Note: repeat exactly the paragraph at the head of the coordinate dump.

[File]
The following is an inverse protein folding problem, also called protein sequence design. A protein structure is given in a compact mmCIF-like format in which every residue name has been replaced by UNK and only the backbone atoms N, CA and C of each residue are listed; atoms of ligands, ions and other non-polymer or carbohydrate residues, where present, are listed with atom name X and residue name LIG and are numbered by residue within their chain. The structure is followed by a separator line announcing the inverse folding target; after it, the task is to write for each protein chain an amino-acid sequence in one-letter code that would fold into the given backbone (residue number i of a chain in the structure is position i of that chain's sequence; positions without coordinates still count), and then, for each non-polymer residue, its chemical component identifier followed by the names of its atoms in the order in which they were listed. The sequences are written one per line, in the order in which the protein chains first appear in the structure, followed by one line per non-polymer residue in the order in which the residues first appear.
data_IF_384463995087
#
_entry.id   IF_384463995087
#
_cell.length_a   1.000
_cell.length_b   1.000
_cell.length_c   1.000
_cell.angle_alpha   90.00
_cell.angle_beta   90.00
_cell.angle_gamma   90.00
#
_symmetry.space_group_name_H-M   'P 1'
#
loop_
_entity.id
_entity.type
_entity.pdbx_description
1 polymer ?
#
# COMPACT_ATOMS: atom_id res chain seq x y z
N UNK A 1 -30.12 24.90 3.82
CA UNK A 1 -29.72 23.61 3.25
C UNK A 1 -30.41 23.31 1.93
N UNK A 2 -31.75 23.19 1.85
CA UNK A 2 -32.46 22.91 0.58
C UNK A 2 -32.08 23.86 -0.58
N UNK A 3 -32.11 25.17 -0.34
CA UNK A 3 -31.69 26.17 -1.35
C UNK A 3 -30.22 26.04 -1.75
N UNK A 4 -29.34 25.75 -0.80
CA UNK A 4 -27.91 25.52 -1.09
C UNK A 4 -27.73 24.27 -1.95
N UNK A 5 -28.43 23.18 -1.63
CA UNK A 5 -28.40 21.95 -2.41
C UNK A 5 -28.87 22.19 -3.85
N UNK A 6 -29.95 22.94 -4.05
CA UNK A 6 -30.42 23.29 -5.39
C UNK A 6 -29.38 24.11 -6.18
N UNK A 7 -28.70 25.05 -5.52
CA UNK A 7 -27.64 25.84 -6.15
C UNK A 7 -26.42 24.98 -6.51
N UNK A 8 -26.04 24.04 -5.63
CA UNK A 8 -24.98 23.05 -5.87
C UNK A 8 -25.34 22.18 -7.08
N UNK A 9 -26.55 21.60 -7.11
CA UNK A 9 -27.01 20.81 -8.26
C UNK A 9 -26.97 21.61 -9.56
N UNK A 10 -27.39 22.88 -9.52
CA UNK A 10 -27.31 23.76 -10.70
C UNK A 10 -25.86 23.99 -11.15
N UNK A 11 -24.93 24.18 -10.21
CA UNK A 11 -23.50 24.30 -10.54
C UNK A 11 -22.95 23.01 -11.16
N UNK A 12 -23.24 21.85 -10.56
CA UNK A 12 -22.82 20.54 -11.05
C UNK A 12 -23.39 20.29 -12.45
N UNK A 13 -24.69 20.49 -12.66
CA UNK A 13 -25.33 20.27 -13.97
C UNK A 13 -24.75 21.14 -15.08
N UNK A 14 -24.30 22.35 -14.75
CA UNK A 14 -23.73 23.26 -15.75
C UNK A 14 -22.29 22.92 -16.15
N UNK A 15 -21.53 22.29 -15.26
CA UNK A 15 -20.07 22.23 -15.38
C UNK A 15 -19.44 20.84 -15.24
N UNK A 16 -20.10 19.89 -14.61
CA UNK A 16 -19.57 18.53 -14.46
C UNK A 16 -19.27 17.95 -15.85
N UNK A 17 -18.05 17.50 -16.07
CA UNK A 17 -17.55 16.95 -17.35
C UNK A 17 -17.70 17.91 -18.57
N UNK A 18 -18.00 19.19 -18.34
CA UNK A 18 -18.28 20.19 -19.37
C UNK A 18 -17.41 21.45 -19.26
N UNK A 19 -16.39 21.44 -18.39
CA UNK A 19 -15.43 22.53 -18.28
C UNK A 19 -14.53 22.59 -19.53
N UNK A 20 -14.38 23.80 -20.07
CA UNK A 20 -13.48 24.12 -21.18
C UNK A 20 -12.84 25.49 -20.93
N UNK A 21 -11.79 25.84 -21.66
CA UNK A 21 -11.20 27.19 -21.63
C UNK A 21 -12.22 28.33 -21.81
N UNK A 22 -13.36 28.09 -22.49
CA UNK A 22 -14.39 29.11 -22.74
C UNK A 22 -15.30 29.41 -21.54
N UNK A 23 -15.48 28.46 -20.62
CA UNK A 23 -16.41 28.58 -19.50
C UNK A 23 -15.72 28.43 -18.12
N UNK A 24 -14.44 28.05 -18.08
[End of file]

The following is an inverse protein folding problem, also called protein sequence design. A protein structure is given in a compact mmCIF-like format in which every residue name has been replaced by UNK and only the backbone atoms N, CA and C of each residue are listed; atoms of ligands, ions and other non-polymer or carbohydrate residues, where present, are listed with atom name X and residue name LIG and are numbered by residue within their chain. The structure is followed by a separator line announcing the inverse folding target; after it, the task is to write for each protein chain an amino-acid sequence in one-letter code that would fold into the given backbone (residue number i of a chain in the structure is position i of that chain's sequence; positions without coordinates still count), and then, for each non-polymer residue, its chemical component identifier followed by the names of its atoms in the order in which they were listed. The sequences are written one per line, in the order in which the protein chains first appear in the structure, followed by one line per non-polymer residue in the order in which the residues first appear.